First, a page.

TERROR: It was 18 years ago that the nation stood still.

“Day of Terror” read the headline on the front of the Era for Sept. 12, 2001. “Airborne terrorists strike U.S.”

The World Trade Center. The Pentagon. A crashed plane in Shanksville.

The American way of life changed that day. The Department of Homeland Security; the Patriot Act; the Transportation Security Administration.

It was unthinkable that such an attack could happen on American soil.

The National September 11 Memorial Museum in New York City “serves as the country’s principal institution concerned with exploring the implications of the events of 9/11, documenting the impact of those events and exploring 9/11’s continuing significance,” reads a description on the website for the museum.

The core exhibits at the museum has three parts, exploring the day of 9/11, before 9/11 and after 9/11.

The memorial exhibition commemorates the lives of those who died on Sept. 11, 2001, and on Feb. 26, 1993, the first attack on the World Trade Center when six people were killed.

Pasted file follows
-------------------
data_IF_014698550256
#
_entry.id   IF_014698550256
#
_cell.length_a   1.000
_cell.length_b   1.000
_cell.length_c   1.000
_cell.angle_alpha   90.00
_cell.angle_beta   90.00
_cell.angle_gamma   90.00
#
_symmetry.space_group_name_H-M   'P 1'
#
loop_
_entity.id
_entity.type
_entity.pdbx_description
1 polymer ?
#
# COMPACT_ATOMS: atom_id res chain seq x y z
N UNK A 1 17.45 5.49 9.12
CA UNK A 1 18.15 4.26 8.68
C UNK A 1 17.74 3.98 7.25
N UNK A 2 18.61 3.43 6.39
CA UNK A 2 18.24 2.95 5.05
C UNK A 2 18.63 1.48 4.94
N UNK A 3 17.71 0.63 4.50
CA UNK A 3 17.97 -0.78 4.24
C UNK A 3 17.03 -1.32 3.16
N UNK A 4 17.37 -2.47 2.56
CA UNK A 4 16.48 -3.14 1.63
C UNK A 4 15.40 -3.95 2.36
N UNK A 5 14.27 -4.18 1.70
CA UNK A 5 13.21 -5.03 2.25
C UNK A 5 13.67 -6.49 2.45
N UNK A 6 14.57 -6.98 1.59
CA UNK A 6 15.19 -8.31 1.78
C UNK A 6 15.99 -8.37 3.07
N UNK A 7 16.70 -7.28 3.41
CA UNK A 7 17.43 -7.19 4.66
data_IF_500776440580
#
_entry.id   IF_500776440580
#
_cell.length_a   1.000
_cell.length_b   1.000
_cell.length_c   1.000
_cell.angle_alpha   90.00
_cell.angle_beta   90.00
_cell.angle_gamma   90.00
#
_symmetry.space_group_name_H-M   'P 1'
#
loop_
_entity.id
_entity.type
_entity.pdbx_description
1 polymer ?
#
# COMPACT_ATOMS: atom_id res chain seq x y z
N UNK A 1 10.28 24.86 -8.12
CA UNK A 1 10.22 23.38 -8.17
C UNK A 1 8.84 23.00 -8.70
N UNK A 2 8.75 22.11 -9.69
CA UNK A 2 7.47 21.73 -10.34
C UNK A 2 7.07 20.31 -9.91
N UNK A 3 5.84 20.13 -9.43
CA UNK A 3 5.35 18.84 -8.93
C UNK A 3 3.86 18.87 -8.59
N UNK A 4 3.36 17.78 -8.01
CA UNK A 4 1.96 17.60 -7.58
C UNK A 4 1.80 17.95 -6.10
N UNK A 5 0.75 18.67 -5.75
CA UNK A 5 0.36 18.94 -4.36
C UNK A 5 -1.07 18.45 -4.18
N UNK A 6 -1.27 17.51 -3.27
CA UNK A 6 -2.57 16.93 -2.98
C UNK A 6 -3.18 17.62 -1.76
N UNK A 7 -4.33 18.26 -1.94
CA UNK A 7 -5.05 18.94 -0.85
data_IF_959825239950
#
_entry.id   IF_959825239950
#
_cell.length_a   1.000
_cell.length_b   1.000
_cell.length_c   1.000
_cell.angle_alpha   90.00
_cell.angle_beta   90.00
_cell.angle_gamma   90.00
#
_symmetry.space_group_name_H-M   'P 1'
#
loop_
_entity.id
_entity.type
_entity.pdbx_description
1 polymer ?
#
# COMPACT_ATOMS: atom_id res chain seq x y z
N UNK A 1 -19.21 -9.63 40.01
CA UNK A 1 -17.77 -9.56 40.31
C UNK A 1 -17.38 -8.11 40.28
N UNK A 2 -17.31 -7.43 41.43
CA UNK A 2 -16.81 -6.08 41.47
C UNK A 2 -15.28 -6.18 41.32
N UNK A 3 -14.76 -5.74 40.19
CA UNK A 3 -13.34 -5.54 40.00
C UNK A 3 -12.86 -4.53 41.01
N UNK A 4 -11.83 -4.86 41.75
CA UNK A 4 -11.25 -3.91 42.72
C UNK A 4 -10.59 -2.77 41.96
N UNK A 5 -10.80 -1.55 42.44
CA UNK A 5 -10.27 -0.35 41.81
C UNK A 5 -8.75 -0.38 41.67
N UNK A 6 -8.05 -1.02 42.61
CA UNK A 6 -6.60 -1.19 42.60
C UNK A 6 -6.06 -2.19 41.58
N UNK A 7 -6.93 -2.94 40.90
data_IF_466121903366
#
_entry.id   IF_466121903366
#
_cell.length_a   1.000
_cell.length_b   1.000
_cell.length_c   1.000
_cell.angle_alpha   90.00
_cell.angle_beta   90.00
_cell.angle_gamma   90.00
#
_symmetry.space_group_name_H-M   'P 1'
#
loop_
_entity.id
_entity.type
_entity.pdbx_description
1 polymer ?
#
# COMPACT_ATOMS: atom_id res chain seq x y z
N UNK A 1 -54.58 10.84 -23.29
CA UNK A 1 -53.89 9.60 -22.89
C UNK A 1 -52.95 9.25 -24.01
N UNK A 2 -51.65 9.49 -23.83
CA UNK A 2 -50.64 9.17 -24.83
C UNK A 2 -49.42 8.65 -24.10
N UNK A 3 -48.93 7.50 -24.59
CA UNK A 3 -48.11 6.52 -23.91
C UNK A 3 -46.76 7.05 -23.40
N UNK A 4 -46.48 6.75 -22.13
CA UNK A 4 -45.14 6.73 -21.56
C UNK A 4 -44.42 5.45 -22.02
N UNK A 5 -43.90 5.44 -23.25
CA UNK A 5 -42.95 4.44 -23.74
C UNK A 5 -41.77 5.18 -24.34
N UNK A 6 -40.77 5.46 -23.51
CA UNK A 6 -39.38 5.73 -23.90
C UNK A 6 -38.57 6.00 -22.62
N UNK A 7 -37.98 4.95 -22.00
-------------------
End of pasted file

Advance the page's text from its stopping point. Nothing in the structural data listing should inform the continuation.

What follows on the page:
“The National September 11 Memorial is a tribute of remembrance and honor to the 2,977 people killed in the terror attacks of September 11, 2001 at the World Trade Center site, near Shanksville, Pa., and at the Pentagon, as well as the six people killed in the World Trade Center bombing in February 1993.

“The Memorial’s twin reflecting pools are each nearly an acre in size and feature the largest manmade waterfalls in North America. The pools sit within the footprints where the Twin Towers once stood. Architect Michael Arad and landscape architect Peter Walker created the Memorial design selected from a global design competition that included more than 5,200 entries from 63 nations.

The names of every person who died in the 2001 and 1993 attacks are inscribed into bronze panels edging the Memorial pools, a powerful reminder of the largest loss of life resulting from a foreign attack on American soil and the greatest single loss of rescue personnel in American history.”